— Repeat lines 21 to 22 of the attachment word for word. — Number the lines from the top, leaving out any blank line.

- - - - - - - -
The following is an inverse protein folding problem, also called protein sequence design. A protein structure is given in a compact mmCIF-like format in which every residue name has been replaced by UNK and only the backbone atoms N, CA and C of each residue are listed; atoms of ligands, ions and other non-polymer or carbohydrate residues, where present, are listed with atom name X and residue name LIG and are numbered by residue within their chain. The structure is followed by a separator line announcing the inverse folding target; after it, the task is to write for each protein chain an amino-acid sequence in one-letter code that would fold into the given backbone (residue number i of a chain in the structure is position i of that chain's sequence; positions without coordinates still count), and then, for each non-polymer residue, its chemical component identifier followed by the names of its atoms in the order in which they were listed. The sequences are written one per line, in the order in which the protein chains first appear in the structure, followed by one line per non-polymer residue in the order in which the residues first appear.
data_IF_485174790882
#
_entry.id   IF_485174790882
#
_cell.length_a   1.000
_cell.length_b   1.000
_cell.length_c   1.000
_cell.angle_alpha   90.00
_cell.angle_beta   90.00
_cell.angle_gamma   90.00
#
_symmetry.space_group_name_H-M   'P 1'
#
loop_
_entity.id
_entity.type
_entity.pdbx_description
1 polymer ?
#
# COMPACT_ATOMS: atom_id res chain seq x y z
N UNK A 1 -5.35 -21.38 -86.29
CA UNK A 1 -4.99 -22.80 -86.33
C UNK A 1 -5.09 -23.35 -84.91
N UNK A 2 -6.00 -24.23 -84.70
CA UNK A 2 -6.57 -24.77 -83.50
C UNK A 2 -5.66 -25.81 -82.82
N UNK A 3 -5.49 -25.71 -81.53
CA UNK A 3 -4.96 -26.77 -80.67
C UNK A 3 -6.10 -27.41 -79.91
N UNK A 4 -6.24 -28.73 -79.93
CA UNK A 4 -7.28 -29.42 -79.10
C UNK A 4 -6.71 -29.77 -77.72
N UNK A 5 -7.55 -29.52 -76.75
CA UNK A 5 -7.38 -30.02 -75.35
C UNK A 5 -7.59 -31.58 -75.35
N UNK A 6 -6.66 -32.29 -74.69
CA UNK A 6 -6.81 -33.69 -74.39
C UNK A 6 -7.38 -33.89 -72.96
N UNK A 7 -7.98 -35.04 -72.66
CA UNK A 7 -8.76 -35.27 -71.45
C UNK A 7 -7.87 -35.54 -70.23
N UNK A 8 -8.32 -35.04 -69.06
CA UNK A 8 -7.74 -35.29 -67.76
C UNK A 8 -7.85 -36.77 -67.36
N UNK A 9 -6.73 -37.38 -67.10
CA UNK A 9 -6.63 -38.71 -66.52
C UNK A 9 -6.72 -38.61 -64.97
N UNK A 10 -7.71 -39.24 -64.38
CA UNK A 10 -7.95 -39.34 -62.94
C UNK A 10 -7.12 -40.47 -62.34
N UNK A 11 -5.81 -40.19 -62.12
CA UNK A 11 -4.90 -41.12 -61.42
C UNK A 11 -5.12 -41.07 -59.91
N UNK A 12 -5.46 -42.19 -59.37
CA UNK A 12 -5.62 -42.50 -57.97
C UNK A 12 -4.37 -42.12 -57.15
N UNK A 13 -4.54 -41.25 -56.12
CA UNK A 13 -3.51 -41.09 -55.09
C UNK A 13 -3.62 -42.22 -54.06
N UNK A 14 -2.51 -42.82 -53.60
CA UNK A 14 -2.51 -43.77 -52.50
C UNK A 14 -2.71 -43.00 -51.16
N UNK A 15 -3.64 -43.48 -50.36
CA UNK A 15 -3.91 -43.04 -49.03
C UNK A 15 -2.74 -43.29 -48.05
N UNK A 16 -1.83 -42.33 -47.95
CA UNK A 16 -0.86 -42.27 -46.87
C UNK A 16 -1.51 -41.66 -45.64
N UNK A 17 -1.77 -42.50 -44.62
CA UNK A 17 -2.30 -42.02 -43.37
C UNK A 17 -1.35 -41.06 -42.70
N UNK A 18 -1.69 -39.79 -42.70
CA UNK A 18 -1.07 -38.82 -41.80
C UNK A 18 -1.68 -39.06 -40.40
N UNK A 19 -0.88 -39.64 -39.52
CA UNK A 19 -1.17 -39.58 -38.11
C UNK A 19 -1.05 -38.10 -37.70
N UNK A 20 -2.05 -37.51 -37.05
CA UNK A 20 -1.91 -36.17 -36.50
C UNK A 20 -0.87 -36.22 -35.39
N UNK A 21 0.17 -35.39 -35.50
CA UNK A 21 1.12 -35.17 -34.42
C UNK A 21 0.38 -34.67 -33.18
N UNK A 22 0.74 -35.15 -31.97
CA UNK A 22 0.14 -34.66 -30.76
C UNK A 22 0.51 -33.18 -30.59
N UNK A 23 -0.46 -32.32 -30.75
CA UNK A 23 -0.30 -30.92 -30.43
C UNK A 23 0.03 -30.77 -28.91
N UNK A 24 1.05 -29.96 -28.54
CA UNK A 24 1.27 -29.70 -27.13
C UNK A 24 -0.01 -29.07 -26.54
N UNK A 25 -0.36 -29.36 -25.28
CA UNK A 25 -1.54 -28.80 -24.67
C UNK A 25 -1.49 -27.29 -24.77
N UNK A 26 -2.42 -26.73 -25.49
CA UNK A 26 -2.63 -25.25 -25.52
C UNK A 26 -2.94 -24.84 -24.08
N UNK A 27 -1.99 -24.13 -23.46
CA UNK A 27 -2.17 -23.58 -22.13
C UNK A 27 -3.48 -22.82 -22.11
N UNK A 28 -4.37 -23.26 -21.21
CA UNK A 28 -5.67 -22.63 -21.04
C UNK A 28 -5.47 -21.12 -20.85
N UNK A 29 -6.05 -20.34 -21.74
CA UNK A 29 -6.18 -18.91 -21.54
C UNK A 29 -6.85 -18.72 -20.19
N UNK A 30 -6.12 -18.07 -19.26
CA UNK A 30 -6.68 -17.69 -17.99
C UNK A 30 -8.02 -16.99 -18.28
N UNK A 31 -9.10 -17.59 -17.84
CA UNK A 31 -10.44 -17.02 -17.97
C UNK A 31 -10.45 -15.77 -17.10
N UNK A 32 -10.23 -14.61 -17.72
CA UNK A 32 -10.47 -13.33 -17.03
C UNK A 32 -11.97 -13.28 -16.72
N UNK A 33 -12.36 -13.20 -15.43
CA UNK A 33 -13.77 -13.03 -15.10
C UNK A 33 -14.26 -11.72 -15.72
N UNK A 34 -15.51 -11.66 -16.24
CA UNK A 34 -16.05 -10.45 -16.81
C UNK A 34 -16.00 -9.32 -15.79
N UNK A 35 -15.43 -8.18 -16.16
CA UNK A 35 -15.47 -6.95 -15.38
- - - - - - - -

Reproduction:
# COMPACT_ATOMS: atom_id res chain seq x y z
N UNK A 1 -5.35 -21.38 -86.29